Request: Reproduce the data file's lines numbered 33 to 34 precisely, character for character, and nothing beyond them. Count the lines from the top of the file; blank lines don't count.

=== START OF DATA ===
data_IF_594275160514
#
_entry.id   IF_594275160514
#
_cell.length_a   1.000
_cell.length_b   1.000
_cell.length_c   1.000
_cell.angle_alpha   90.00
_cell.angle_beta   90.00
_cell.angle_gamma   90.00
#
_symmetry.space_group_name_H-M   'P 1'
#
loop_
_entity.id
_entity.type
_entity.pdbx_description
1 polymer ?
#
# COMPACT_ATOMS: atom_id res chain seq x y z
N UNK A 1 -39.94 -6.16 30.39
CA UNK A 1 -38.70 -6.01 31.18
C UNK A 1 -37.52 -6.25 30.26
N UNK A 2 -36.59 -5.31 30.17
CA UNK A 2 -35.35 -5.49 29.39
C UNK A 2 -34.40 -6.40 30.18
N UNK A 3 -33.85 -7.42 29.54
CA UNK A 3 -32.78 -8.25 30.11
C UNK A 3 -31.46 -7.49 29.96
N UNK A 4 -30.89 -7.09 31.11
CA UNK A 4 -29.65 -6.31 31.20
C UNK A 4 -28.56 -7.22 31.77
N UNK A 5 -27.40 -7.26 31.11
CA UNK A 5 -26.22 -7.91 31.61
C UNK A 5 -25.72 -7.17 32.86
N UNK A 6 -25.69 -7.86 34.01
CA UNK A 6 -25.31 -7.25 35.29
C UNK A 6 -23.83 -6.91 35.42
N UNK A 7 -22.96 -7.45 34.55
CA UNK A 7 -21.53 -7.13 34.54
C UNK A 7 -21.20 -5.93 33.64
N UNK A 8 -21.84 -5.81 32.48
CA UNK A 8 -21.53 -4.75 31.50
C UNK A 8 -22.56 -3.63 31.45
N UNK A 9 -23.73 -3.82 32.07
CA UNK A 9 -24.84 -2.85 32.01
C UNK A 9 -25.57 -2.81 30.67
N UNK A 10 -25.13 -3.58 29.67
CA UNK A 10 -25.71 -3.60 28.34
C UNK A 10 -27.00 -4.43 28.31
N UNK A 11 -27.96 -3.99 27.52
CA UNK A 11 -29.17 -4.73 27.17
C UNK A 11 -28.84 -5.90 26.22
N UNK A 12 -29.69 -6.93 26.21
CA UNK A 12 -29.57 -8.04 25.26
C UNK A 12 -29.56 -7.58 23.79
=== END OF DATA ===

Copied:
N UNK A 5 -27.40 -7.26 31.11
CA UNK A 5 -26.22 -7.91 31.61